Freida Pinto — the love interest in the Oscar-winning "Slumdog Millionaire," — is now the newest young beauty to be cast as Woody Allen's muse. Pinto joins Oscar winner Anthony Hopkins ("The Silence of the Lambs") and Oscar nominees Josh Brolin ("Milk") and Naomi Watts for this untitled project.
Woody Allen's last film — "Vicky Cristina Barcelona," — marked a return to form for the one-time perennial Oscar contender. And while he missed out on a 15th writing nomination, Penelope Cruz became the 15th performer to earn an Oscar nod under Allen's direction. And she was the fourth of Woody's women to win when she took the supporting actress Academy Award for her serio-comic portrayal of a woman on the verge.
The other three actresses who owe their Oscars to Woody Allen are: Diane Keaton, lead actress, "Annie Hall" (1977); Mira Sorvino, supporting actress, "Mighty Aphrodite" (1995); and Dianne Wiest, supporting actress, "Hannah and Her Sisters" (1986) and "Bullets Over Broadway" (1994). Michael Caine — supporting actor, "Hannah and Her Sisters" (1986) — is the only man to be directed to an Oscar by Allen.
The 10 more who earned Oscar nods are: Woody himself, lead actor, "Annie Hall" (1977); Judy Davis, supporting actress, "Husbands and Wives" (1992); Mariel Hemingway, supporting actress, "Manhattan" (1979); Martin Landau, supporting actor, "Crimes and Misdemeanors" (1989); Samantha Morton, supporting actress, "Sweet and Lowdown" (1999); Geraldine Page, lead actress, "Interiors" (1978); Chazz Palminteri, supporting actor, "Bullets Over Broadway" (1994); Sean Penn, lead actor "Sweet and Lowdown" (1999); Maureen Stapleton, supporting actress, "Interiors" (1978); and Jennifer Tilly, supporting actress, "Bullets Over Broadway" (1994).
While there are no details of this new project, it is possible that it will be made in Europe as it is being financed by MediaPro, the same Spanish company that funded "Vicky Cristina Barcelona." However, Allen's next film — the forthcoming "Whatever Works" — is set in Greenwich Village with Larry David ("Curb Your Enthusiasm") as the Allen stand-in and Evan Rachel Wood ("The Wrestler") as the catalyst for a series of love stories.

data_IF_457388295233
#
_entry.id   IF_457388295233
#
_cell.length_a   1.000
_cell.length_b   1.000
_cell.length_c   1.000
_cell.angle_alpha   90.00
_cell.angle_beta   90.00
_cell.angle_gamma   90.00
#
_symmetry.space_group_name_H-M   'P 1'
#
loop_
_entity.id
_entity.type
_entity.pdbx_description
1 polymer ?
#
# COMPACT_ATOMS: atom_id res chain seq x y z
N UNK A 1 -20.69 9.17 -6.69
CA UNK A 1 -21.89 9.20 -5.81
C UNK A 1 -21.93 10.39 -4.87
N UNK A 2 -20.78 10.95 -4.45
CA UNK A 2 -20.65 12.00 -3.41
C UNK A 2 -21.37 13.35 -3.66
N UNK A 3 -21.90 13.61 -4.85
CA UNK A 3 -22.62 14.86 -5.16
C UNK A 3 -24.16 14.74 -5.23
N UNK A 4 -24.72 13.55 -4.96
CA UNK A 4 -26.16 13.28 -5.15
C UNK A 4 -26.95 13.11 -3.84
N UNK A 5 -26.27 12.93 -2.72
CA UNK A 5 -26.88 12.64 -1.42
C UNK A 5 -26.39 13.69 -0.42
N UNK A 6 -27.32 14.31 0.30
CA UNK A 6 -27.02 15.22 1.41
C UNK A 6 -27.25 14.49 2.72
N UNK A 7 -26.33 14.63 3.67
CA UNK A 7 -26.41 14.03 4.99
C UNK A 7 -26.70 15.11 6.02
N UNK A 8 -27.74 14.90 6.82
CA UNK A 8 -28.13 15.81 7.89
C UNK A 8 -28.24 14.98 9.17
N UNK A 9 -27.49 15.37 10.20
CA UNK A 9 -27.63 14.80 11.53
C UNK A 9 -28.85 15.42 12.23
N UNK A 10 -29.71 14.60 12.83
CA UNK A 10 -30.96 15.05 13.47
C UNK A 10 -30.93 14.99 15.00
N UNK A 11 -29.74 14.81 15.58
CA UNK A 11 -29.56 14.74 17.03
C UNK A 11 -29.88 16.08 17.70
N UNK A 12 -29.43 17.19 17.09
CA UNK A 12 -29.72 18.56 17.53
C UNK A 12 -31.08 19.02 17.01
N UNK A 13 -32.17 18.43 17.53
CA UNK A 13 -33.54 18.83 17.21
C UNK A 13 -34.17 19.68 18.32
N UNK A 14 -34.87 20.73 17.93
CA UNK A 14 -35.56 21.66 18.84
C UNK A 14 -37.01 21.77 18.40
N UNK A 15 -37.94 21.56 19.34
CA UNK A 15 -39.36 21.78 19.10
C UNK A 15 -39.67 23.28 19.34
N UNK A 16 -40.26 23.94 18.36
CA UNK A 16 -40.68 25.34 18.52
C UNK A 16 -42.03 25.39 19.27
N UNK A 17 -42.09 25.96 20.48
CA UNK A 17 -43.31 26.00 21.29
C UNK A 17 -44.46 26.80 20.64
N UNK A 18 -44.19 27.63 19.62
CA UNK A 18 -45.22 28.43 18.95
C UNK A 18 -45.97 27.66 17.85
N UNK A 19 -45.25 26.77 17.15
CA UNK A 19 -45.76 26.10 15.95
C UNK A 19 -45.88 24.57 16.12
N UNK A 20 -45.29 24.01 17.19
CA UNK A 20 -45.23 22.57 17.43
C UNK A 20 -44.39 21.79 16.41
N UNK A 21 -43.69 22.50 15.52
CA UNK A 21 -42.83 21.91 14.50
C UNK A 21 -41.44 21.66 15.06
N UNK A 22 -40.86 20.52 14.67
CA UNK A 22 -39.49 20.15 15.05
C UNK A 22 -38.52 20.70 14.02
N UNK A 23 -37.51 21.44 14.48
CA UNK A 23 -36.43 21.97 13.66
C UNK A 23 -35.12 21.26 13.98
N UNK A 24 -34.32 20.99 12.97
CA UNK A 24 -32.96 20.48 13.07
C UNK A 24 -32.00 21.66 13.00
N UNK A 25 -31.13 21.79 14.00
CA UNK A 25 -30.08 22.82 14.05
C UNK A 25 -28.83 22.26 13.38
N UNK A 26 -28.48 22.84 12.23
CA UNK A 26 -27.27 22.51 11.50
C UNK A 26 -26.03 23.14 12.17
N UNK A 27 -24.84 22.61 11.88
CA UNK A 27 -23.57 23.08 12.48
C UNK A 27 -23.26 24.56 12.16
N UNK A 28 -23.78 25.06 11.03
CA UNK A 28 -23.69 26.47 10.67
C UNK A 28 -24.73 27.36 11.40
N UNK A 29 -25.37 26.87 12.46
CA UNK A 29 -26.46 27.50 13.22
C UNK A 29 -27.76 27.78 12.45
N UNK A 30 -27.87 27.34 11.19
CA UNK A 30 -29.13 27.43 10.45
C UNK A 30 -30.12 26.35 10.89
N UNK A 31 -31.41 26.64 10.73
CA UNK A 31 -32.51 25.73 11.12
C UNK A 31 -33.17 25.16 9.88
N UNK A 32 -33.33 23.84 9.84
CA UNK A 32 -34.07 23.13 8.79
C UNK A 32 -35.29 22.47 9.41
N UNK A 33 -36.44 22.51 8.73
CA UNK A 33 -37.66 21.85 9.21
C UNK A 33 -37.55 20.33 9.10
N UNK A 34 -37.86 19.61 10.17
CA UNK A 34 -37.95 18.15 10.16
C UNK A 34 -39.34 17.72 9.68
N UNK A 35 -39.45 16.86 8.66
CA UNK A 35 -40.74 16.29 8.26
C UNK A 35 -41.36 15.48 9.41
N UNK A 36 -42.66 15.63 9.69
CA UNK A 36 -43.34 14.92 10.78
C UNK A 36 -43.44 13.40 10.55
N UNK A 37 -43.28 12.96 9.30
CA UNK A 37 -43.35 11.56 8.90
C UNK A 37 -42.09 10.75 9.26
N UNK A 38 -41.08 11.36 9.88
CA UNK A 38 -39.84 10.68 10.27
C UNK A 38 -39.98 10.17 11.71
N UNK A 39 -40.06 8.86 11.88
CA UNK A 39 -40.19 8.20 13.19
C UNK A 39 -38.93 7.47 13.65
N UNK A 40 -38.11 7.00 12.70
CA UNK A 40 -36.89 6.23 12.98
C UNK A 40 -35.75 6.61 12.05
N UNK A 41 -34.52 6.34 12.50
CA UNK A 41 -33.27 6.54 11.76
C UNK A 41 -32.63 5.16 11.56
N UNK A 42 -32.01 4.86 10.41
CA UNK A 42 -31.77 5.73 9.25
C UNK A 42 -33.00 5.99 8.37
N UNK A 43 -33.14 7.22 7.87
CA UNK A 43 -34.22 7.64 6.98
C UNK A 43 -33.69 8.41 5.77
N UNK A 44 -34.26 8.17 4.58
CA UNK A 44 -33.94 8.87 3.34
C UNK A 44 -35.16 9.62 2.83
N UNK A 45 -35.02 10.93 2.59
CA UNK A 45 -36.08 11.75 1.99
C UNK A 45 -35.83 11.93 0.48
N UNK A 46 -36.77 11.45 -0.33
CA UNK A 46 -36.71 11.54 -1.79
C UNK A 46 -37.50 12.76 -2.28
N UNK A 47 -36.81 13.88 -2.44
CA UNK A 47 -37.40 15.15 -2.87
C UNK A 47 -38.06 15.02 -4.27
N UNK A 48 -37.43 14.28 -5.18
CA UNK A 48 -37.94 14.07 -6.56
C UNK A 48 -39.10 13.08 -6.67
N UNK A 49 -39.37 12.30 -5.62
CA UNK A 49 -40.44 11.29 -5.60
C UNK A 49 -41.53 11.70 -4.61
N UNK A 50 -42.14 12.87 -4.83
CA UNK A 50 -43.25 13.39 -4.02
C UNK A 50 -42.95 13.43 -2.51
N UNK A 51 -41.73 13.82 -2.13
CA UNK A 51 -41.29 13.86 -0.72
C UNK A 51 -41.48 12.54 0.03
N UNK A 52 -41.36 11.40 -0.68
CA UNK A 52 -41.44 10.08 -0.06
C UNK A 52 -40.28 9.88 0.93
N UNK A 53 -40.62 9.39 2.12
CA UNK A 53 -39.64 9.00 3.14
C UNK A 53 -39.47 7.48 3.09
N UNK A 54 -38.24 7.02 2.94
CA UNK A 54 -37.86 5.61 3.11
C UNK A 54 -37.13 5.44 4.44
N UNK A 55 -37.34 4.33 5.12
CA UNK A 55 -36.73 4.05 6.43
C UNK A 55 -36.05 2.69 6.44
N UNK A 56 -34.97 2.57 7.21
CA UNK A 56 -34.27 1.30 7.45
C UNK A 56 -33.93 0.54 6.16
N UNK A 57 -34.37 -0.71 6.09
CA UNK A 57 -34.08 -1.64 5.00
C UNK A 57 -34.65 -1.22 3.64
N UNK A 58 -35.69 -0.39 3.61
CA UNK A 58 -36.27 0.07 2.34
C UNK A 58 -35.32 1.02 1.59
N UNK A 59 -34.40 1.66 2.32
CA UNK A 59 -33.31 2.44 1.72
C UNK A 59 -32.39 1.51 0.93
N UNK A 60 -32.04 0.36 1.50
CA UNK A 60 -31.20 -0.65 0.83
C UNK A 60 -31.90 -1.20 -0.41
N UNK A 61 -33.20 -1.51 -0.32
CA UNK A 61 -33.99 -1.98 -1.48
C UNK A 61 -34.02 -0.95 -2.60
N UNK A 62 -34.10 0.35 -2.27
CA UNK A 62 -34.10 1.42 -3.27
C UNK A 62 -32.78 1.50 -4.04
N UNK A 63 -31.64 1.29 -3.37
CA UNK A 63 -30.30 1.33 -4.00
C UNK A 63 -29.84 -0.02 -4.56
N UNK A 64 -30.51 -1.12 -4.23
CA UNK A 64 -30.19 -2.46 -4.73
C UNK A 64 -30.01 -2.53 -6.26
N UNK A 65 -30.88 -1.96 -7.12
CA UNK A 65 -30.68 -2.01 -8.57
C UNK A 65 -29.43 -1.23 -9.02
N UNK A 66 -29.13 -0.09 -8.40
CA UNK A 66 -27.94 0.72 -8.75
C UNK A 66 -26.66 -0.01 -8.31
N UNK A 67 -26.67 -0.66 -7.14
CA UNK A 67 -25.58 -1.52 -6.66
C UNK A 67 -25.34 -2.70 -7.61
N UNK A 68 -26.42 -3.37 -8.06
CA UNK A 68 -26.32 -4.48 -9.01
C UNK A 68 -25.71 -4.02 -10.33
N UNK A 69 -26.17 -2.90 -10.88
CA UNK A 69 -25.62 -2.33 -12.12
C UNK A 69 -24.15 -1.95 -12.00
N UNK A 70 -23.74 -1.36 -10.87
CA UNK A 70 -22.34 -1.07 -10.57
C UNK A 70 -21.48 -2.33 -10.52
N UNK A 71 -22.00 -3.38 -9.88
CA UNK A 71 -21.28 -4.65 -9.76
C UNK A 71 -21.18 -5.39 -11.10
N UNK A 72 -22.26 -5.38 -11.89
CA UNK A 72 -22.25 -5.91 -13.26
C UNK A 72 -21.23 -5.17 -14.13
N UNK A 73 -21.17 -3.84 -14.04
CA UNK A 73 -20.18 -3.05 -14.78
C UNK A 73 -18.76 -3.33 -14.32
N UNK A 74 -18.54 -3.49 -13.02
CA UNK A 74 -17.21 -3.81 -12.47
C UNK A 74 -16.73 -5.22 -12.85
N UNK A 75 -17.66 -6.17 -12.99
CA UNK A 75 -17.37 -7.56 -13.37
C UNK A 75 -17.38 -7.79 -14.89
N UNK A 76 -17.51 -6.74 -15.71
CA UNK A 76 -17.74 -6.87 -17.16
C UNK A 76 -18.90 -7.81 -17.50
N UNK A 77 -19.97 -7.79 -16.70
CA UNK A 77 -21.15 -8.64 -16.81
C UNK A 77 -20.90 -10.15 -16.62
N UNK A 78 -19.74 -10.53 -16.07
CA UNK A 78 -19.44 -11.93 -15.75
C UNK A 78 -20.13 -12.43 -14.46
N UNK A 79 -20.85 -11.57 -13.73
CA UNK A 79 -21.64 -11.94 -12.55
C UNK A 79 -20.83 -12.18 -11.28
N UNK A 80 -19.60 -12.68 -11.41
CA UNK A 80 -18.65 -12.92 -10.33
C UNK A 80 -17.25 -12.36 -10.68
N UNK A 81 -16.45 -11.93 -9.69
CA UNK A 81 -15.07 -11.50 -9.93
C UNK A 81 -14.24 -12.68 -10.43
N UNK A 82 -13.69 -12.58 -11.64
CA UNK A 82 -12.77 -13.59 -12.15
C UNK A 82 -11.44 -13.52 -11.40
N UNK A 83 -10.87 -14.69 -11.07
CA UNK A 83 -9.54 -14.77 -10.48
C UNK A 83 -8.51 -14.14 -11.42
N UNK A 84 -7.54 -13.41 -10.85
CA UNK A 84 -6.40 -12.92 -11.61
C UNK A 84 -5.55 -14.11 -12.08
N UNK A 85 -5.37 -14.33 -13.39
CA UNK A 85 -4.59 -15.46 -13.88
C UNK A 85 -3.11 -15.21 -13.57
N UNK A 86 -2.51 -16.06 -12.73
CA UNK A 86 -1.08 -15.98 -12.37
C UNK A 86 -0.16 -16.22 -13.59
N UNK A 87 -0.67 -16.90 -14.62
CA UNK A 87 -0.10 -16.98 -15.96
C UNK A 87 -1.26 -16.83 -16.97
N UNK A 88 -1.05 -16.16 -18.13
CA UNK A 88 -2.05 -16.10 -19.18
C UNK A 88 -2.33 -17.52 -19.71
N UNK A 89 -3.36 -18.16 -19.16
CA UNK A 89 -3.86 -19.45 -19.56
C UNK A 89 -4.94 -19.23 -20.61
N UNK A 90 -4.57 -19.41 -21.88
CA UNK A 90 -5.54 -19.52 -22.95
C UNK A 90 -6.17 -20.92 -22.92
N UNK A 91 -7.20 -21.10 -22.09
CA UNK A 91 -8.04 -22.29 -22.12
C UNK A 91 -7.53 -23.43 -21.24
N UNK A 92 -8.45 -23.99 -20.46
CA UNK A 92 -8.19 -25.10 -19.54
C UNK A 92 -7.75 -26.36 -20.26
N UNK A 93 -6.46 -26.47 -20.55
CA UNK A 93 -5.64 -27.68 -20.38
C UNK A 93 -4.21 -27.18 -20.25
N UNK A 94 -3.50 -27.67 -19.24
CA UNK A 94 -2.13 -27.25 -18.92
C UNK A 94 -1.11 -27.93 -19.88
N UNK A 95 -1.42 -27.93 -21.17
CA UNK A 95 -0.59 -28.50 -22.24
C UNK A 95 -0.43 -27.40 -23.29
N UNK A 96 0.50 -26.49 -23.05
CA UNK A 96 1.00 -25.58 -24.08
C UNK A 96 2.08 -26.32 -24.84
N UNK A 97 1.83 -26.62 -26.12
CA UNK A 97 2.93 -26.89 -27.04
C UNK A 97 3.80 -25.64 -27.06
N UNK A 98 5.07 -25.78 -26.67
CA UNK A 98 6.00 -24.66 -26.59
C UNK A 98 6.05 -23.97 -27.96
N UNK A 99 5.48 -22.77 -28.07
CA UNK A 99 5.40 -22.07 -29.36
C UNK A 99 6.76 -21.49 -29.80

Woody Allen is one of the academy's longtime darlings. After ignoring him throughout the first decade of his blazing career ("Bananas," "Sleeper"), members more than caught up with him afterward. In fact, Woody holds the record for most screenplay nominations (14), compared with 12 for Billy Wilder. However, both Allen and Wilder have 21 nominations overall. And while Wilder won six Oscars for his efforts — screenplay, directing, "The Lost Weekend" (1946); screenplay, "Sunset Boulevard" (1951); screenplay, directing, producing, "The Apartment" (1961) — Allen has only two Oscars for writing and directing 1977 best picture champ "Annie Hall." and a third for his 1986 script for "Hannah and Her Sisters."
Woody Allen didn't bother to show up to accept those honors. In 1978 (for the '77 awards), it was far more important to him to remain in New York to play his clarinet in the New Orleans Marching and Funeral Band at Michael's Pub. Back then he scoffed, "I have no regard for that kind of ceremony. I just don't think they know what they're doing. When you see who wins those things — or who doesn't win them — you can see how meaningless this Oscar thing is."
But lots of stars have blasted the Oscars just like that, then turned around and — in the grand tradition of Hollywood hypocrisy — accepted the golden statuette with glee. Think Glenda Jackson, who denounced the kudofest as "a public hanging," and Dustin Hoffman, who pooh-poohed it as "an obscene evening."
Woody Allen did his flipflop in recent years, actually attending the ceremonies in 2002 (for the 2001 awards) and 2007 (for 2006 kudos). Voters may have been reluctant to embrace him with victory after he was tainted with a sex scandal, but they recently forgave Roman Polanski (best director, "The Pianist," 2002), who battled similar woes.
Photos: Fox Searchlight, Los Angeles Times